Are you considering a non-standard engine installation? We were among the first to mount a Jabiru 2200 onto a Kitfox airframe. What looked like a three-week swap-out ultimately required refabrication of the cowling, a plenum and a lot of research and experimentation to discover the best propeller for the installation. It took two years of trial and error, including two props, to get it running the way we had originally expected it to run. To our credit, we were extremely conservative, and as a reward, we never had a power failure.
Not everyone who re-engines their homebuilt is that methodical, unfortunately. Check NTSB records or pick up AOPA’s Joseph T. Nall Report and look under homebuilts. Automobile engines converted for aviation use are particularly singled out for their problems. I’m not against innovation by any means. I just want builders to fully understand what they are signing up for when they jump on the modification and improvement bandwagon.
OK, so you’ve read this and decided to stick with mostly stock on your kit, improving only that which clearly needs it, and for which there are established tried and true structural and powerplant fixes.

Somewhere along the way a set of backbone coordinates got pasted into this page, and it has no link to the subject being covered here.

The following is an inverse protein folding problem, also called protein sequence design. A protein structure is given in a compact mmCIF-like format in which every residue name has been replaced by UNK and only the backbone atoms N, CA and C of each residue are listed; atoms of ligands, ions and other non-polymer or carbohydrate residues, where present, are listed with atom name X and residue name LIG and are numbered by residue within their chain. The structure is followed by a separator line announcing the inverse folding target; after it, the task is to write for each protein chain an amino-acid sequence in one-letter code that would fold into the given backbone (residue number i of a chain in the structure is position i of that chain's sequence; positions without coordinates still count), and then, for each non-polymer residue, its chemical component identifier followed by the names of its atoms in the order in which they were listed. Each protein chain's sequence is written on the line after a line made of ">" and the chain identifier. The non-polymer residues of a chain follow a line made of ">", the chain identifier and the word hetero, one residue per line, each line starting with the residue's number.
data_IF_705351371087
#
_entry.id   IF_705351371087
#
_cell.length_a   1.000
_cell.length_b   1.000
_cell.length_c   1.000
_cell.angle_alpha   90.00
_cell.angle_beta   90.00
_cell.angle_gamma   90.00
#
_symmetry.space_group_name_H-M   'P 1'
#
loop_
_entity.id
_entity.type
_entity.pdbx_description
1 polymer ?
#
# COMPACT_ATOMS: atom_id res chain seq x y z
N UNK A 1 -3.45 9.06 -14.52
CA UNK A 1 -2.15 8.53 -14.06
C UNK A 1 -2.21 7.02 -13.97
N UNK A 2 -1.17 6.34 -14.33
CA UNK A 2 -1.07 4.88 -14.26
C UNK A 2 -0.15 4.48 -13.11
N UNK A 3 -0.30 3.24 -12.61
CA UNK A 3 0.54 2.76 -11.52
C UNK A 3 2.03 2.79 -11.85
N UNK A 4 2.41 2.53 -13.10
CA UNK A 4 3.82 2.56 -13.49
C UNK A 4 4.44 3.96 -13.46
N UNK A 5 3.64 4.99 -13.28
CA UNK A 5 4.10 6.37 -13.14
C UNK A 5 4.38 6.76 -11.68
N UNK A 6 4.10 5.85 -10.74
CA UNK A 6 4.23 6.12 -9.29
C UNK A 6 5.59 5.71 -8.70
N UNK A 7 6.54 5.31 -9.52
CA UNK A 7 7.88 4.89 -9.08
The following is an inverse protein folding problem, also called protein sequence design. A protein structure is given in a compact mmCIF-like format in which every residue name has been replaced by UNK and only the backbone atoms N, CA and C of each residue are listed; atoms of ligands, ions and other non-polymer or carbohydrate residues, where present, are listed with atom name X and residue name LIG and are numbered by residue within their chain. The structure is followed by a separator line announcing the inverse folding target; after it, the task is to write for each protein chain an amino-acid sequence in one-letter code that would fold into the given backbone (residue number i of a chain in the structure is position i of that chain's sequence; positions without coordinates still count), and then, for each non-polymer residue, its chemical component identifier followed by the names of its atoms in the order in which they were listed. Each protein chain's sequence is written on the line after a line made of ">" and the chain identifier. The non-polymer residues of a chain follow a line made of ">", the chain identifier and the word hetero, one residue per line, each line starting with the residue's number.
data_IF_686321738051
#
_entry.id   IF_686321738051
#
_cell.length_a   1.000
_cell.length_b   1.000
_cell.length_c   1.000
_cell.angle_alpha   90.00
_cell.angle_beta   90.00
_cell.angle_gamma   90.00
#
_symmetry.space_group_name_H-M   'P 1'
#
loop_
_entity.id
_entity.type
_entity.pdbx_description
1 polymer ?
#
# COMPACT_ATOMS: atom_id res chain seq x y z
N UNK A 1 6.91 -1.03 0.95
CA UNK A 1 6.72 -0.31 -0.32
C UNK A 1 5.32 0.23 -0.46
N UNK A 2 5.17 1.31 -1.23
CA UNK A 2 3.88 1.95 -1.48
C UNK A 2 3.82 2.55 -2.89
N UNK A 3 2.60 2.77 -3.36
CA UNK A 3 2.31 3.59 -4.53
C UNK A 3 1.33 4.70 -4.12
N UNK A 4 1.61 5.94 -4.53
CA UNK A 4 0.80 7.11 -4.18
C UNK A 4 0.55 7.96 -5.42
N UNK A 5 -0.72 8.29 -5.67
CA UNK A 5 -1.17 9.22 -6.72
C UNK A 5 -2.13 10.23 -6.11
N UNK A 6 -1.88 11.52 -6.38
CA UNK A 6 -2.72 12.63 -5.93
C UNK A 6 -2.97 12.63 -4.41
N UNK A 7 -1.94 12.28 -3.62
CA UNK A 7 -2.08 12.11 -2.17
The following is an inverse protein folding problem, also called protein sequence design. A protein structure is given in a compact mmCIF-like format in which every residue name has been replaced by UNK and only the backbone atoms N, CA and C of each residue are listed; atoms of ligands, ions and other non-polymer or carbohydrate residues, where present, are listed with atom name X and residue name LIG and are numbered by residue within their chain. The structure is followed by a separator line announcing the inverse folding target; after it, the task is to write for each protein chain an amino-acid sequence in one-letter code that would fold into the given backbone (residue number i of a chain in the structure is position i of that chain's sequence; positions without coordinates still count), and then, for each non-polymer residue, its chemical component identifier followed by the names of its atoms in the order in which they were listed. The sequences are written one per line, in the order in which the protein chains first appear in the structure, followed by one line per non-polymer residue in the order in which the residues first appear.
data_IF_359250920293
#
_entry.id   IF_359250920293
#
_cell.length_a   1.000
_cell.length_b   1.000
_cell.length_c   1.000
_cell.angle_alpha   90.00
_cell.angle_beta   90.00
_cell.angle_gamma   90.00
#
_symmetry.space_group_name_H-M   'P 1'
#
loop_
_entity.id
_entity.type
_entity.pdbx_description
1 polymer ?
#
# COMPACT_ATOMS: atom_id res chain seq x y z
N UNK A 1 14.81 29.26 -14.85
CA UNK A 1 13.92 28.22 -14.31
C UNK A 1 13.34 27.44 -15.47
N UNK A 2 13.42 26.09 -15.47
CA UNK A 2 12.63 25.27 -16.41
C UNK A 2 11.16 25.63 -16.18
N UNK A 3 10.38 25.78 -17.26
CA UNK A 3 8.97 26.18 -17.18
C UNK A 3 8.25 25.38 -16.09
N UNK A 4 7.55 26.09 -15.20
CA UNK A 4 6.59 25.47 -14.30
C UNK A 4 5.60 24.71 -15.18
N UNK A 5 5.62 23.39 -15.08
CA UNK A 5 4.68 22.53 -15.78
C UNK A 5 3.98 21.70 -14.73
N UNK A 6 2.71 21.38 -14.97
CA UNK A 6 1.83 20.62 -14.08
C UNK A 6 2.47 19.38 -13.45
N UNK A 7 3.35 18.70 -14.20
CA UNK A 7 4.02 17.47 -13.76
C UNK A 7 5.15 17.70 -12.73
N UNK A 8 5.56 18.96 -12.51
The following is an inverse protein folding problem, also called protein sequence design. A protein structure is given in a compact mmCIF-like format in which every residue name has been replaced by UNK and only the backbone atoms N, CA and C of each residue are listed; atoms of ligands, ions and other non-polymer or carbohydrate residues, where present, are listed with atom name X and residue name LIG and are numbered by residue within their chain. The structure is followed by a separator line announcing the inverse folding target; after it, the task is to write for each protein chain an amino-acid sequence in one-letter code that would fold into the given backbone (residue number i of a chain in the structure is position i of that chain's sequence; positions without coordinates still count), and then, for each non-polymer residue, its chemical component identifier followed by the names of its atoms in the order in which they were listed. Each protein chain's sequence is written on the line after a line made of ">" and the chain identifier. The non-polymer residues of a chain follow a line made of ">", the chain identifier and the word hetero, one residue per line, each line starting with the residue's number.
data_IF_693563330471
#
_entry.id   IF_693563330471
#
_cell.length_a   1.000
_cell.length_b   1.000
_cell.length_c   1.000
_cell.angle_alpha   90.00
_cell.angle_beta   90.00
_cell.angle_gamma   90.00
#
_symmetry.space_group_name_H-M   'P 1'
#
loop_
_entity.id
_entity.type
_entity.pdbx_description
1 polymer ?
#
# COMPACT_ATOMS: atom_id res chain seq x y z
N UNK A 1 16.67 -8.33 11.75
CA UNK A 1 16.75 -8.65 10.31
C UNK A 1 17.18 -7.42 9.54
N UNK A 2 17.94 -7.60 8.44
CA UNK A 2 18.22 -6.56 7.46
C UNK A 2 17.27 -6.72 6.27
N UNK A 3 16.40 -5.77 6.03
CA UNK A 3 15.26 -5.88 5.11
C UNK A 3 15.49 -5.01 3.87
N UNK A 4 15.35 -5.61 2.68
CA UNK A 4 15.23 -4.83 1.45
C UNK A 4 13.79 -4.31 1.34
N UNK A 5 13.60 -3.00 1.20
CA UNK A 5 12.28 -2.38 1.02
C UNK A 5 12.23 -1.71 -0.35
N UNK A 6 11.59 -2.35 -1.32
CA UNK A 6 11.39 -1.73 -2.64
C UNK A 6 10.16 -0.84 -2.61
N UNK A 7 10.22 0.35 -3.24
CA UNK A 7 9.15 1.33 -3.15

Excellent; don’t stop there. The internals of your airplane, and I’m talking avionics, are just as critical as the externals. You don’t want to deviate from the norm unless, again, your background is in avionics, electrical and computer engineering, and you are working closely with the equipment manufacturer as, well, an alpha-tester. (Anymore, we are all beta-testers, I think).
TCW’s integrated nickel-metal hydride backup is good belt-and-suspenders redundancy. But make sure you wire it right.
Case in point: we have an all-electric airplane, for all practical purposes. Yes, we do have a pitot-static system, but we do not have a vacuum system to power any backup instrumentation.